By Lydia George
With spring around the corner growers are beginning to plan their crops for the coming year. Here are some 101 tips for starting seeds this season! There are two main ways to start seeds, the first is into seed trays, and the second is to sow them directly into the soil.
There are pros and cons to both styles that I will lay out for you.
Starting seeds in trays is great because you can get a jump on the season and have crops for harvesting earlier in the year! Many farmers and gardeners will start seeds as early as February for hardier early spring varieties, and now is a great time of year for planting summer crops in trays,
so that by May you will have larger plants to put in your garden.
The hard thing about using seed trays is that you will need to make sure that the conditions in the pot are never too moist or too dry, and you need to continue to size up the pots as the plant grows and eventually move the plant to your garden bed. This process of numerous transplants can be hard on a baby plant and can take a toll on their health for their entire life cycle.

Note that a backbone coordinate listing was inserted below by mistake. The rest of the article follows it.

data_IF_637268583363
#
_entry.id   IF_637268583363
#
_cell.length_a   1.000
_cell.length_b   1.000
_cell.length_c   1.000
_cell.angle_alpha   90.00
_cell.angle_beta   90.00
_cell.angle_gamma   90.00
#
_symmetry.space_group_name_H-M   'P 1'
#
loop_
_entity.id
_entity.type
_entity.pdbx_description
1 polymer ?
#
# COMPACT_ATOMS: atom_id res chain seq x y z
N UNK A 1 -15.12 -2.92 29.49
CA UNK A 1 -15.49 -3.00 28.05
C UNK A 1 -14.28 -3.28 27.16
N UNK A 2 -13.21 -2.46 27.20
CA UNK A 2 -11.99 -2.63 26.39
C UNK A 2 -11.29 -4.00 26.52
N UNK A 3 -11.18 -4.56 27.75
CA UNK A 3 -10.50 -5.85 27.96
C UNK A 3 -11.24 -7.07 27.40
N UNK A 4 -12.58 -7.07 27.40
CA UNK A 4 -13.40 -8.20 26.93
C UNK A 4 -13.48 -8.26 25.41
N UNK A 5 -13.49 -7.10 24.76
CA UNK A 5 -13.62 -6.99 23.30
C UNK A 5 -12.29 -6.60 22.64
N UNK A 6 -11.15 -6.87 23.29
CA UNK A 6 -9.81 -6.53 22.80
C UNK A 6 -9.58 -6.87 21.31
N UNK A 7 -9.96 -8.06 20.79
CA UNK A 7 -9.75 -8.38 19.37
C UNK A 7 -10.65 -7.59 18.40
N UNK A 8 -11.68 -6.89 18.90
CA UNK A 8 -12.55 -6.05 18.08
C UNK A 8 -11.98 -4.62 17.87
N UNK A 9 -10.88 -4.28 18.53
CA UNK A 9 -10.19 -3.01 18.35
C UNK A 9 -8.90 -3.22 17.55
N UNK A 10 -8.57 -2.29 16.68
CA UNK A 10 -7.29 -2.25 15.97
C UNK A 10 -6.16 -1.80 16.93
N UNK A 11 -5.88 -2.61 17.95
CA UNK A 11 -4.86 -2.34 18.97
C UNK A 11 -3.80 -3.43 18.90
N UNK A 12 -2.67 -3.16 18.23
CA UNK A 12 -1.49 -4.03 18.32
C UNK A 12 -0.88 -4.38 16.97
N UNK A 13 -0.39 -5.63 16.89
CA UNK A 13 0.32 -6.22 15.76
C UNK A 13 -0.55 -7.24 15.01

The best way to avoid detrimental effects to your potted seedlings is to make sure that you never transplant during sunny days. The sunshine will be too much for the baby plant and they could easily wilt or dry up. It is best to make the transplant on cloudy or rainy days if that is an option, or in the evening so that the plants have all night to adjust to their new environment.
Make sure to keep the plants well watered and tended to during the first 2 weeks after transplanting.
Sowing seeds directly into the soil will allow for stronger, more resilient plants that will need less tending during their life cycle because they are becoming established in the same place from the moment they sprout, the way nature intended them to grow. That being said, for direct sowing seeds you often have to wait till the frost is over, which means there will be a longer wait to harvest than with plants you start indoors in trays.
Directly sown seeds are also more at risk of other environmental conditions like birds, rabbits, deer and insects who may find your baby plants to be a delicious and much needed snack. These seeds also could be put at risk of a late frost or other weather conditions. This means that you may end up with less plants than seeds you put in the ground, and should plant extra accordingly. There are also homemade organic sprays you can use to deter pests and products like row cover you can use for elemental protection.
A good gardener will often use a mix of directly sown crops and ones that were prestarted in trays. Whatever you choose to do, as long as you tend to your seedlings with care they will surely flourish!
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